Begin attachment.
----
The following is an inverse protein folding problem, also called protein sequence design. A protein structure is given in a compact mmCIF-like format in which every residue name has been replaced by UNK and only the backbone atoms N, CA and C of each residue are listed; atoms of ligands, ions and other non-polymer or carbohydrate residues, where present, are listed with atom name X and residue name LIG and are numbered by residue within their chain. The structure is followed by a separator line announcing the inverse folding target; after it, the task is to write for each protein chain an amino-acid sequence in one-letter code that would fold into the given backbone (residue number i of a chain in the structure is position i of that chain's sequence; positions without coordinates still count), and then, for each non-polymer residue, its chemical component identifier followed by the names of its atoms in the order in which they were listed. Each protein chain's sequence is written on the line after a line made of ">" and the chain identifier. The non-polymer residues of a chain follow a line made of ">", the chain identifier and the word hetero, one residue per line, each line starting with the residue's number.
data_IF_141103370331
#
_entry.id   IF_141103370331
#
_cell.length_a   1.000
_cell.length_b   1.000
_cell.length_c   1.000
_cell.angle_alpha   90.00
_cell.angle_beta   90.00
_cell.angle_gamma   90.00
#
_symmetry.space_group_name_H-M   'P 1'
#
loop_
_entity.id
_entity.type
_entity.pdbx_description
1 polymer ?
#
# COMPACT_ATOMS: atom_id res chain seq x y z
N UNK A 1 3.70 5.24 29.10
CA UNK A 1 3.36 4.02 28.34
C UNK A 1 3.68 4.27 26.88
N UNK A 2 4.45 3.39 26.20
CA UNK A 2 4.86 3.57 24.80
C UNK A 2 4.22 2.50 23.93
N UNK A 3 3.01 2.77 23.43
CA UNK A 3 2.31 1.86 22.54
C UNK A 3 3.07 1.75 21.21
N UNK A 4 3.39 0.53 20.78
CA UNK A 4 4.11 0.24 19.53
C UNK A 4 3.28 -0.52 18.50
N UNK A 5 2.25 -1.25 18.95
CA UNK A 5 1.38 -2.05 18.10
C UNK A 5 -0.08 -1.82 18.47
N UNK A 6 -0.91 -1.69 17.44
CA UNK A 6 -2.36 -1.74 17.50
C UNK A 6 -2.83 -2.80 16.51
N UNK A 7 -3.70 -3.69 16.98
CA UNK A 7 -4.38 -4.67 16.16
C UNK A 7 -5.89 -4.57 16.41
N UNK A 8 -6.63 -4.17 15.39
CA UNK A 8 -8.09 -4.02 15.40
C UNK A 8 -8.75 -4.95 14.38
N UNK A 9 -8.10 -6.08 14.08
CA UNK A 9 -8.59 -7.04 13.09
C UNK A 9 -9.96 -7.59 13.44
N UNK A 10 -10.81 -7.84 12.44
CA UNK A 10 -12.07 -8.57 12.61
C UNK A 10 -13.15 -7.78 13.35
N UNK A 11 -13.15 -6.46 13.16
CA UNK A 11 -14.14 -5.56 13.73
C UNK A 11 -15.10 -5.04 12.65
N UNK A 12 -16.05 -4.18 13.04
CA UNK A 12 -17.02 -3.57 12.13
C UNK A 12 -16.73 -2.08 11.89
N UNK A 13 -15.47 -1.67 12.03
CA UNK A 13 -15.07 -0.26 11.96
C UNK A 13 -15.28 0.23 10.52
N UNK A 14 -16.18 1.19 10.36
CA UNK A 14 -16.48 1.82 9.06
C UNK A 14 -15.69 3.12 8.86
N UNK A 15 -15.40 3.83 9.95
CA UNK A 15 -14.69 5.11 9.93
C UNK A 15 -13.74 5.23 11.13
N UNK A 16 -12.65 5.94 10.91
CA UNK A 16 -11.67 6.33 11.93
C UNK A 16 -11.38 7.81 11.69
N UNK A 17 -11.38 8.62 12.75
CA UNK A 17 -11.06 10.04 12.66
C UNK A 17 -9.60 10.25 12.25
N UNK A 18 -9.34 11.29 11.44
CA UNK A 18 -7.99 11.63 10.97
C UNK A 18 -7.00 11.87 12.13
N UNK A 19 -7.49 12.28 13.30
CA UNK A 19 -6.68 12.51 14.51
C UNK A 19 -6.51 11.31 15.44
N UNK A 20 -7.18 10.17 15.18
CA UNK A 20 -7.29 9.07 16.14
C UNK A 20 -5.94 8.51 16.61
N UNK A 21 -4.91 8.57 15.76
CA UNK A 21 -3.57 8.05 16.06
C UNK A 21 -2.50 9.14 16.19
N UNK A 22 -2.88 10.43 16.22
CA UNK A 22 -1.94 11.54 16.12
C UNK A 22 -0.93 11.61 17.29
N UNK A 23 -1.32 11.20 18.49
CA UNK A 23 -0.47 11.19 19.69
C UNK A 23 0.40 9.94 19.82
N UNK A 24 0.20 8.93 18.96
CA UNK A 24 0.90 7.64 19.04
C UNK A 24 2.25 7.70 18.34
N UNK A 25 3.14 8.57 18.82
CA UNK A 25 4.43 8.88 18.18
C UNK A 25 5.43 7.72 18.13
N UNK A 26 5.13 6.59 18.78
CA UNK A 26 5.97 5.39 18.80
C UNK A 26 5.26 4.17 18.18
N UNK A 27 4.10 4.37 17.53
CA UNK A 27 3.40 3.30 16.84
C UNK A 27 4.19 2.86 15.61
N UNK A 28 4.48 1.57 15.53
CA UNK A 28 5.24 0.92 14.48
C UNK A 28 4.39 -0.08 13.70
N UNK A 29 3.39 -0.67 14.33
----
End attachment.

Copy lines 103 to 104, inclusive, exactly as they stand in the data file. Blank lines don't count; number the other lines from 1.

N UNK A 28 4.48 1.57 15.53
CA UNK A 28 5.24 0.92 14.48